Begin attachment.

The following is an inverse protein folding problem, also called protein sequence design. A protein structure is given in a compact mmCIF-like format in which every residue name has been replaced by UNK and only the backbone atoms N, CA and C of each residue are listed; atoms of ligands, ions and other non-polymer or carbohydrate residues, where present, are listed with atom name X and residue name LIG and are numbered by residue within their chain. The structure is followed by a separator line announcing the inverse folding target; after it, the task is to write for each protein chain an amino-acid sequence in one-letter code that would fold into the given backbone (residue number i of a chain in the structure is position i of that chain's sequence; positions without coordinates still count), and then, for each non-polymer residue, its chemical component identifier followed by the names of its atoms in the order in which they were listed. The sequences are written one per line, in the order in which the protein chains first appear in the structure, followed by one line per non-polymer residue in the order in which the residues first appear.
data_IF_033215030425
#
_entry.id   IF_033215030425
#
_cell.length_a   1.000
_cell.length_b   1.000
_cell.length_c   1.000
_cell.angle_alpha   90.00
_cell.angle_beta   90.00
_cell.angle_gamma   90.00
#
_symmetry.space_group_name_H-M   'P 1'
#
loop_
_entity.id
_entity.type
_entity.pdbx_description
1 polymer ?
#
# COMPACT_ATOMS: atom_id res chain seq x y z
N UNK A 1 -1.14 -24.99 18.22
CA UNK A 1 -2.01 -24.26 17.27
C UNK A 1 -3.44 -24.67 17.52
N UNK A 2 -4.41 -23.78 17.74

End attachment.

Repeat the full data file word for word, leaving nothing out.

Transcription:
The following is an inverse protein folding problem, also called protein sequence design. A protein structure is given in a compact mmCIF-like format in which every residue name has been replaced by UNK and only the backbone atoms N, CA and C of each residue are listed; atoms of ligands, ions and other non-polymer or carbohydrate residues, where present, are listed with atom name X and residue name LIG and are numbered by residue within their chain. The structure is followed by a separator line announcing the inverse folding target; after it, the task is to write for each protein chain an amino-acid sequence in one-letter code that would fold into the given backbone (residue number i of a chain in the structure is position i of that chain's sequence; positions without coordinates still count), and then, for each non-polymer residue, its chemical component identifier followed by the names of its atoms in the order in which they were listed. The sequences are written one per line, in the order in which the protein chains first appear in the structure, followed by one line per non-polymer residue in the order in which the residues first appear.
data_IF_033215030425
#
_entry.id   IF_033215030425
#
_cell.length_a   1.000
_cell.length_b   1.000
_cell.length_c   1.000
_cell.angle_alpha   90.00
_cell.angle_beta   90.00
_cell.angle_gamma   90.00
#
_symmetry.space_group_name_H-M   'P 1'
#
loop_
_entity.id
_entity.type
_entity.pdbx_description
1 polymer ?
#
# COMPACT_ATOMS: atom_id res chain seq x y z
N UNK A 1 -1.14 -24.99 18.22
CA UNK A 1 -2.01 -24.26 17.27
C UNK A 1 -3.44 -24.67 17.52
N UNK A 2 -4.41 -23.78 17.74